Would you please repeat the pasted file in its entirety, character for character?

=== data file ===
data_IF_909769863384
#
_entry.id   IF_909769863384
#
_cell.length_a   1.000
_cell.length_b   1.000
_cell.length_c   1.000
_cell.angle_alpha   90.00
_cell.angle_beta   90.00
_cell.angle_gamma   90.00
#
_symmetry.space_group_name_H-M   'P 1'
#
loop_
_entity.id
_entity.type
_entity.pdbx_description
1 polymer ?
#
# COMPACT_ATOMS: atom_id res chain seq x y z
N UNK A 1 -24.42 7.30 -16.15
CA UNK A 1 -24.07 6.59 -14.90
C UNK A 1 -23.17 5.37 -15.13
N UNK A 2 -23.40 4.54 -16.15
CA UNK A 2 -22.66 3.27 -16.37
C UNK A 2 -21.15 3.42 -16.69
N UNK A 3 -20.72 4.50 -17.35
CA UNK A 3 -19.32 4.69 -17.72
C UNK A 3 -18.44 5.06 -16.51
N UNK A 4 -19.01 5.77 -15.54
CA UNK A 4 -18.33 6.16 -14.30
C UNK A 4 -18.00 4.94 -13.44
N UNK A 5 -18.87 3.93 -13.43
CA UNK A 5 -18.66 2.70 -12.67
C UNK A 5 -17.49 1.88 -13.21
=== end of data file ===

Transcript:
data_IF_909769863384
#
_entry.id   IF_909769863384
#
_cell.length_a   1.000
_cell.length_b   1.000
_cell.length_c   1.000
_cell.angle_alpha   90.00
_cell.angle_beta   90.00
_cell.angle_gamma   90.00
#
_symmetry.space_group_name_H-M   'P 1'
#
loop_
_entity.id
_entity.type
_entity.pdbx_description
1 polymer ?
#
# COMPACT_ATOMS: atom_id res chain seq x y z
N UNK A 1 -24.42 7.30 -16.15
CA UNK A 1 -24.07 6.59 -14.90
C UNK A 1 -23.17 5.37 -15.13
N UNK A 2 -23.40 4.54 -16.15
CA UNK A 2 -22.66 3.27 -16.37
C UNK A 2 -21.15 3.42 -16.69
N UNK A 3 -20.72 4.50 -17.35
CA UNK A 3 -19.32 4.69 -17.72
C UNK A 3 -18.44 5.06 -16.51
N UNK A 4 -19.01 5.77 -15.54
CA UNK A 4 -18.33 6.16 -14.30
C UNK A 4 -18.00 4.94 -13.44
N UNK A 5 -18.87 3.93 -13.43
CA UNK A 5 -18.66 2.70 -12.67
C UNK A 5 -17.49 1.88 -13.21